WB: As a non-profit, we are limited as to the projects and purchases in which ISE can be involved. After we finalized our new building, the Board and I discussed what else we could do to help children in need in addition to our overseas programs. It did not take long for our Board to realize the great needs that are out there and how we could help. I believe that it adds another dimension to our organization and our mission.

RC: We both bring strangers together to make the world a better place. Why do you think these relationships are so valuable? Can you share an example of an exchange that made a lasting impact on a person or community?

It may be a lofty goal, but it is one that can be realized if we all pitch in together.

WB: It is so evident in today’s world that we need to promote inclusion and understanding in our relations with the world population and leaders. Our program specifically tackles that objective so that our students return to their native countries with a positive and warm feeling about our country and people. To many, this should be the cornerstone of our foreign policy. I always tell people that we see this in action every year. When we take our incentive trip to a different country, our representatives are met with students and families from the past. Our representatives are invited to the communities and homes of their former students. What better way to promote world understanding? Many of our students now have high positions in governments around the world, so they are in a position to promote our goals and missions. As a personal note, two former exchange students who lived with my family are now members of our Board of Directors. They bring a great deal to our Board in terms of understanding and promoting the work that we do.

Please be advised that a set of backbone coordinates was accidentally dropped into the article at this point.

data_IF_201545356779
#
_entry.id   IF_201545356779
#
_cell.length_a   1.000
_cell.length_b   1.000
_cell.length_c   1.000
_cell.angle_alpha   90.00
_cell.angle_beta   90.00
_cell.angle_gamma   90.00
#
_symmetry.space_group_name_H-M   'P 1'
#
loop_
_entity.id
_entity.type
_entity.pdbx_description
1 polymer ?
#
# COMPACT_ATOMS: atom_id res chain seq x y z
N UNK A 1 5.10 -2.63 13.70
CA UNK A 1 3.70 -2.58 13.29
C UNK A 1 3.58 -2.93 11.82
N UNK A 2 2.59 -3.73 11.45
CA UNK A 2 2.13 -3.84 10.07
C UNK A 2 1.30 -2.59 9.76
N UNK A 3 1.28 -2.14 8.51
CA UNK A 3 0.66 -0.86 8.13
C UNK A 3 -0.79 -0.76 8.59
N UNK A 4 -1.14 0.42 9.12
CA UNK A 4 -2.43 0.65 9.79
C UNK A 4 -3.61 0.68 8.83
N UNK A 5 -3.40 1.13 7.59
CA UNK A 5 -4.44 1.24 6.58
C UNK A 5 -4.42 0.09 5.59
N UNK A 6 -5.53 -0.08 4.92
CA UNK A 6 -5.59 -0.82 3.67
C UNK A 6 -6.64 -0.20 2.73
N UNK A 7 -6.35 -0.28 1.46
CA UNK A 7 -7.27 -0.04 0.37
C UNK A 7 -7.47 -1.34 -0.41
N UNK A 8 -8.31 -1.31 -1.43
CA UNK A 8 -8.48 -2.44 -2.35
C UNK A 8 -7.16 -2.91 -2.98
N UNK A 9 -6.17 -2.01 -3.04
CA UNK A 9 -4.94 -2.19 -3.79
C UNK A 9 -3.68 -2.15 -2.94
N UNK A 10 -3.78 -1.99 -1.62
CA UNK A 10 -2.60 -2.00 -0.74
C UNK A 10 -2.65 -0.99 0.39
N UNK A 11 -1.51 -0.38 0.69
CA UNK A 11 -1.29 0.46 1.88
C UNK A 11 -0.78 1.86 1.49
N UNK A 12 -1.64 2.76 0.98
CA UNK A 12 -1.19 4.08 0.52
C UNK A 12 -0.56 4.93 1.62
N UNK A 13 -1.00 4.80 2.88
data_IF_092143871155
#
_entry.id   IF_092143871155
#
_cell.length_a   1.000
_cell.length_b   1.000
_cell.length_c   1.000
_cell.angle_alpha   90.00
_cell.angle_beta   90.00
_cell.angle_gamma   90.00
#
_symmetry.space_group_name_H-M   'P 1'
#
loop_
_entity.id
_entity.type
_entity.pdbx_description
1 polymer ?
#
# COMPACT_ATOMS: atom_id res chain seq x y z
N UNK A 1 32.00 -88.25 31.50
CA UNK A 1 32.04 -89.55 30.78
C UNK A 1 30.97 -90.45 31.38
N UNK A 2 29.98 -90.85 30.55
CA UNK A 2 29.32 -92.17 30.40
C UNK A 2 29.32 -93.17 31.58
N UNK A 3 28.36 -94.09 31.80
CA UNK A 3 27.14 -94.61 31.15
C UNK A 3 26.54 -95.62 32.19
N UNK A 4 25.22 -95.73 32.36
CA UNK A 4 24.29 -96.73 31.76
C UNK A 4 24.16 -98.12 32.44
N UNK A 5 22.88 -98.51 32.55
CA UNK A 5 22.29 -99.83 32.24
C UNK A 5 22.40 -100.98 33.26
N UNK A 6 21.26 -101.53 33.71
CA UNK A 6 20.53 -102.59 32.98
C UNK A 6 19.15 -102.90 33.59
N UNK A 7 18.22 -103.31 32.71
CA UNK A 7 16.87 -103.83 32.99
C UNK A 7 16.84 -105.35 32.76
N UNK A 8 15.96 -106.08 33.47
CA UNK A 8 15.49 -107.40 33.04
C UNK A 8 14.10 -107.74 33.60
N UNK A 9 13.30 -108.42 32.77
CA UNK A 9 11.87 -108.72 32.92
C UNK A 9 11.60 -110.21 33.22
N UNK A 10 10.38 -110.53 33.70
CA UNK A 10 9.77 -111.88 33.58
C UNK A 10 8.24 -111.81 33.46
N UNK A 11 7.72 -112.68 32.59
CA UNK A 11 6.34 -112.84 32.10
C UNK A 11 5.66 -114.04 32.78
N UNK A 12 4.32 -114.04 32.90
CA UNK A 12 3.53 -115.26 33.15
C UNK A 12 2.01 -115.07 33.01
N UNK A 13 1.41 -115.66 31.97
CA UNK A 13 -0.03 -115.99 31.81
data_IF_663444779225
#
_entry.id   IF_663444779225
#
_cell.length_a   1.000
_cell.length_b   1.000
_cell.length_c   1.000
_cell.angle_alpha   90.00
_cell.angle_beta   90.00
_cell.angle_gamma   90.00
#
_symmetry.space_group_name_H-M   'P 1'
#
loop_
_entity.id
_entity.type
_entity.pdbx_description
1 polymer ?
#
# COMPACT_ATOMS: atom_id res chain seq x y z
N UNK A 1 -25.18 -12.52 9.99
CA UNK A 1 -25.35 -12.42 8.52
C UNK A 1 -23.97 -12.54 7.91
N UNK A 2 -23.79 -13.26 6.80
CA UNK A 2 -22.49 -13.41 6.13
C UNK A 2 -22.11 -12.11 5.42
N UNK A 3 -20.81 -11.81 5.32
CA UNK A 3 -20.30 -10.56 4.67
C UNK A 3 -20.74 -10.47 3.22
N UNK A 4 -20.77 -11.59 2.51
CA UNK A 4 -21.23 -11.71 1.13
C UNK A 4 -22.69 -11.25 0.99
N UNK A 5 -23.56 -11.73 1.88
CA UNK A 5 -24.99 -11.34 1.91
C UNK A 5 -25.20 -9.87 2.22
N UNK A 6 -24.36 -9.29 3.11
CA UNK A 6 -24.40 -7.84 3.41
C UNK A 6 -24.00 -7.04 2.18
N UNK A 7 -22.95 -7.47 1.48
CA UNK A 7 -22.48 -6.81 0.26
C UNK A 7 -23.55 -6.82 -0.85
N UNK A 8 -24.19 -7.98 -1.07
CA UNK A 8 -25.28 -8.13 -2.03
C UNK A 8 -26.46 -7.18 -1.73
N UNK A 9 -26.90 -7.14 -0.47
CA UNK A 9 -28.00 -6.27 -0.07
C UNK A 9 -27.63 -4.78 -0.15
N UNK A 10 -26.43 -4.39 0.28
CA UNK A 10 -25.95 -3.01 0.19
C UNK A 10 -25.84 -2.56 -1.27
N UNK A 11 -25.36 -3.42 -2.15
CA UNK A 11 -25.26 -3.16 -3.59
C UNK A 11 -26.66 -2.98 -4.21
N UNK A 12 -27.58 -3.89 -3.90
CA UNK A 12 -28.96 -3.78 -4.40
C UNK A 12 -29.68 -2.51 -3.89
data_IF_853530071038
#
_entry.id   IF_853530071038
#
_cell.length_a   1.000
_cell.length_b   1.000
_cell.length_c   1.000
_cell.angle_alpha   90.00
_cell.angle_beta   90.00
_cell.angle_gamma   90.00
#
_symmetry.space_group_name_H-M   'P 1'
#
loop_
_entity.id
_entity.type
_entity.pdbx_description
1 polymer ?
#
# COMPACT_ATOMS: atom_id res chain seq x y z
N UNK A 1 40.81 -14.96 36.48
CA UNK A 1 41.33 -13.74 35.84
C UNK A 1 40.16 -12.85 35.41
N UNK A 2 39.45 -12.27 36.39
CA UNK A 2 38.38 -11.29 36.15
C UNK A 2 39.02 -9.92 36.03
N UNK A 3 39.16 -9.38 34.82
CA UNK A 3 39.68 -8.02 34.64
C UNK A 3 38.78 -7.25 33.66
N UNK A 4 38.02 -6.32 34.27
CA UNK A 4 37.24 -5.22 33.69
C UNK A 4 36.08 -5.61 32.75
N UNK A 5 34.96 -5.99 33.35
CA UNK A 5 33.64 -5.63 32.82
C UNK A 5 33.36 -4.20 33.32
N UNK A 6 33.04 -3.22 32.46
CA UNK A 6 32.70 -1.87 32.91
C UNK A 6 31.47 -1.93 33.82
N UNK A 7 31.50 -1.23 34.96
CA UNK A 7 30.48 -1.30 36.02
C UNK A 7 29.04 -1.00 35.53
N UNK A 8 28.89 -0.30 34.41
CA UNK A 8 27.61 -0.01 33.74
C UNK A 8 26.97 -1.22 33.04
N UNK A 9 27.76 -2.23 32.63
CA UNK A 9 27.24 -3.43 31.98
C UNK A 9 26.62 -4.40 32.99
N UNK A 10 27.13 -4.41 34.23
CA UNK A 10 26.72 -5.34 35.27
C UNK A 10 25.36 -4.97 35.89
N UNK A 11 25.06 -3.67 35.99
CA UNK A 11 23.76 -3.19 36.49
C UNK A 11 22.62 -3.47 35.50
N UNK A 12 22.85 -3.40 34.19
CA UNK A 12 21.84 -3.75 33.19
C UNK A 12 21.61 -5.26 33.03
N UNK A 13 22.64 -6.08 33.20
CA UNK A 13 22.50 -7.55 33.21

RC: What is the overall goal of this initiative? What do you hope to achieve, and how will you measure success?

WB: Our Board has asked me as well, “How do we measure ‘success’?” My answer is simple: We will send people out to see first-hand what our donation is doing to help your organization. I will be asking them to bring back to our Board the specifics of how we are helping. I am sure that this is going to be a long list. I see this donation as a second part of our mission to “educate tomorrow’s leaders”. Basic needs must come first before the benefits of education can be realized.


RC: Do you have a vision for what you want the world to look like? How does our partnership help move the world toward that ideal?

WB: The people of the world must first understand each other, the world’s needs, and the world’s concerns. We must always keep a clear vision as to how we can help people so that their dreams and goals can be realized – a world in which all people can live together, understand each other, and care for all members of society. It may be a lofty goal, but it is one that can be realized if we all pitch in together.

 

 

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written by Shelley Callahan

Shelley is the Director of Development for Children Incorporated. She is also the lead social correspondent, regularly contributing insights and observations on site conditions and sponsorship impact around the world. Sign up for her On the Road updates and follow the conversation at #CIOntheRoad.